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Court to rule on Monday whether criminal defamation case will proceed to trial

(Bangkok, September 9, 2022) – Thai authorities should end the combined case against Angkhana Neelapaijit, Puttanee Kangkun, and Thanaporn Saleephol and drop all remaining criminal defamation complaints brought by Thai chicken company Thammakaset Company Limited, said Fortify Rights today. Following the conclusion of preliminary hearings on May 31, 2022, the Bangkok South Criminal Court on September 12 will issue a ruling on whether the case against the three Thai women human rights defenders will proceed to trial.
 
A separate case brought by Thammakaset against Angkhana Neelapaijit, similarly alleging criminal defamation, is proceeding to trial with hearings set to start on March 14, 2023.

“These cases brought by Thammakaset against human rights defenders have been drawn out and painful, and Thai authorities should ensure this saga ends here,” said Amy Smith, Executive Director of Fortify Rights. “Several courts in Thailand have dismissed similar cases brought by Thammakaset, establishing strong precedent. Monday’s ruling may contribute to this precedent and help bring an end to these cases.”

Thammakaset’s complaints against the three women are focused on 28 posts or re-posts on social media that contain messages of solidarity for human rights defenders facing lawsuits brought by the company, with links to news releases published by Fortify Rights. In total, the case involves 28 counts of alleged criminal defamation under Thailand Criminal Code sections 326 and 328. This includes two counts against former National Human Rights Commissioner of Thailand and recently appointed member of the U.N. Working Group on Enforced or Involuntary Disappearance and former Thailand Human Rights Commissioner Angkhana Neelapaijit, 21 counts against Fortify Rights Senior Human Rights Specialist and Director of The Fort Puttanee Kangkun, and five counts against former Fortify Rights Communications Associate Thanaporn Saleephol. Each count carries a penalty of up to two years in prison and a fine of 200,000 Thai Baht (US$5,700).

On May 31, 2022, the Bangkok South Criminal Court concluded preliminary hearings on the case, which spanned more than three years. In the closing arguments of the preliminary hearing, the Community Resource Center Foundation, a legal aid organization providing legal representation to the three women, called on the court to dismiss the complaints under Section 161/1 of Thailand’s Criminal Procedure Code, which allows the court to dismiss and forbid the refiling of a complaint by a private individual if the complaint is filed “in bad faith or with misrepresentation of facts to harass or take advantage of a defendant.”

Although the company argued that the alleged defamatory message appears in a Fortify Rights video hyperlinked within Fortify Rights publications that the women posted or reposted on social media, the women, through their legal representatives, noted that: “In order to access the video clip, one has to click through several layers…” But more importantly, the women highlighted that the Fortify Rights video clip, which forms the bases of the company’s complaint against the women, has already been found not to be defamatory by other courts. In the closing arguments, the women state:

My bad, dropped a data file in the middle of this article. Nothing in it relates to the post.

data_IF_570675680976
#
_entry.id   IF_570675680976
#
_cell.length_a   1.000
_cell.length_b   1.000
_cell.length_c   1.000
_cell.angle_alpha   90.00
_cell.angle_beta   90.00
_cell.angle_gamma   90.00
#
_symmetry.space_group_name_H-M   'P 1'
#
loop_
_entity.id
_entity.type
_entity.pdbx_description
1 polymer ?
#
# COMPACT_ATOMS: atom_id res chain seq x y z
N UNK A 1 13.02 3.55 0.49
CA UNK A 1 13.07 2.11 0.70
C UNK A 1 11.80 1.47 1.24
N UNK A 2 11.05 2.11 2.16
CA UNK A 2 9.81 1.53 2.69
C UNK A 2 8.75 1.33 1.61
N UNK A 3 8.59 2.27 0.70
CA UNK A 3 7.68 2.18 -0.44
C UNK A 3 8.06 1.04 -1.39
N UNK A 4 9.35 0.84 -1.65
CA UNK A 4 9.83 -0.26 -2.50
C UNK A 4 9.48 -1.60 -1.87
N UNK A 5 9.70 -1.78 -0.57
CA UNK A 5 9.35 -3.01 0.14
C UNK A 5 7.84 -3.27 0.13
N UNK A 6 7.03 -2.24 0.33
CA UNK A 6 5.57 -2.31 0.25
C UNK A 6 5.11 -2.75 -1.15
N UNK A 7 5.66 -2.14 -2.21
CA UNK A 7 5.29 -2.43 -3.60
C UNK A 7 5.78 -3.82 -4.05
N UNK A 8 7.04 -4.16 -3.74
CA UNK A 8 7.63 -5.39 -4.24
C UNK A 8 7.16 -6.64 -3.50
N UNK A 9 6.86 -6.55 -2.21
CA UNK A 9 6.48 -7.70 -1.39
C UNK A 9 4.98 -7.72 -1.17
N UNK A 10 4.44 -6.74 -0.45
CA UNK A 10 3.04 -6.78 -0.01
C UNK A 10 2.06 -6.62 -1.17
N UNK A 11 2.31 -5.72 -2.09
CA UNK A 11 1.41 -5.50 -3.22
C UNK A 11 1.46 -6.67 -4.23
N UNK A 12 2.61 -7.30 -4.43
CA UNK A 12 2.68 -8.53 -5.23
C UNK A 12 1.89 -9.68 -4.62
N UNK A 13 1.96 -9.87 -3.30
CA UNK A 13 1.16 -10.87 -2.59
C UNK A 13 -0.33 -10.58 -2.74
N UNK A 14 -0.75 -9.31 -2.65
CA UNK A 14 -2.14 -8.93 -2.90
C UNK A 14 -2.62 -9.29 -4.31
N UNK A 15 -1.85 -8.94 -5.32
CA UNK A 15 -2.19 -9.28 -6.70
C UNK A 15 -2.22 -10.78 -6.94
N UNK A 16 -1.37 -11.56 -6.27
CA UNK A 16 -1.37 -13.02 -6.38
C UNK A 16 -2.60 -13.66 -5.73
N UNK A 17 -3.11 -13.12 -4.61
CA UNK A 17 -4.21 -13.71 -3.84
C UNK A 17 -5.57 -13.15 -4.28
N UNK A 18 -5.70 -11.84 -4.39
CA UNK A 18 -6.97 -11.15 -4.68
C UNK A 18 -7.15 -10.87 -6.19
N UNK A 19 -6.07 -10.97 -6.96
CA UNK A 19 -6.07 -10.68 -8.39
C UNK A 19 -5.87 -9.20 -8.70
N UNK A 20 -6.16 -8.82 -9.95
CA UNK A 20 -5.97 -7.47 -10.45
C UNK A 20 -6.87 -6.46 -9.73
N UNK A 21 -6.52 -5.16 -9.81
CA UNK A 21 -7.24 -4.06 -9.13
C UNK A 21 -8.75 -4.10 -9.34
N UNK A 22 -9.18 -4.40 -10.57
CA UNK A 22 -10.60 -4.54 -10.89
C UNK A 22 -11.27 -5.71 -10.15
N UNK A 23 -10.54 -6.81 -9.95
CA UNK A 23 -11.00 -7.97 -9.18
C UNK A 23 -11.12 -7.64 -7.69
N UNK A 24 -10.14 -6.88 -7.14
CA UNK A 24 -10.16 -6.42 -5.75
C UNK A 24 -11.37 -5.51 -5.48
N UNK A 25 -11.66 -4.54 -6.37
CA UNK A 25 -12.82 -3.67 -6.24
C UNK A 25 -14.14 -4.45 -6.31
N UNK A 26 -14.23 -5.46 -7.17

Prior to and during the preliminary hearing of this case, the plaintiff has taken other individuals to court accusing them of defaming him. In that case, both the Trial Court and the Court of Appeal ruled to dismiss the plaintiff’s claim, citing that content of the video clip could not be found to defame the plaintiff.

In October 2018, the company filed similar but separate lawsuits against Myanmar labor rights defenders and former employee of Thammakaset Nan Win and former Thailand Human Rights Specialist with Fortify Rights Sutharee Wannasiri. On June 9, 2020, the Bangkok Criminal Court acquitted Nan Win and Sutharee Wannasiri of the charges against them, finding, among other findings, that “the fact[s] espoused by the video clip have been proven true…” and that the two human rights defenders did not violate Thailand’s criminal code. On March 30, 2022, the Court of Appeals upheld the Criminal Court’s verdict.

Since 2016, Thammakaset has brought at least 37 complaints against 22 human rights defenders in Thailand. Thai courts have dismissed or ruled against the company in most cases. Most recently, on August 9, 2022, the Supreme Court upheld a Court of Appeals acquittal of Suchanee Cloitre, a former Voice TV reporter whom Thammakaset sued for criminal defamation.

Section 34 of the Constitution of Thailand protects the right to freedom of expression, as does Article 19 of the International Covenant on Civil and Political Rights, to which Thailand is a state party. In October 2019, Thailand was the first country in Asia to develop a National Action Plan on Business and Human Rights (NAP), committing to protect human rights defenders and prevent judicial harassment. Currently, the Thai government is developing the second phase of the NAP, which will be implemented between 2023 and 2027. In developing the NAP, the Thai government has prioritized improving its policy and measures to protect human rights defenders from judicial harassment or Strategic Lawsuits Against Public Participation (SLAPP).

“While Thai authorities are making positive commitments to develop policies to protect human rights defenders in the future, action is needed now to better protect those facing reprisals,” said Amy Smith. “Decriminalizing defamation in Thailand is one measure that would significantly reduce unwarranted attacks on human rights defenders and demonstrate Thailand’s genuine commitment to uphold its human rights obligations.”

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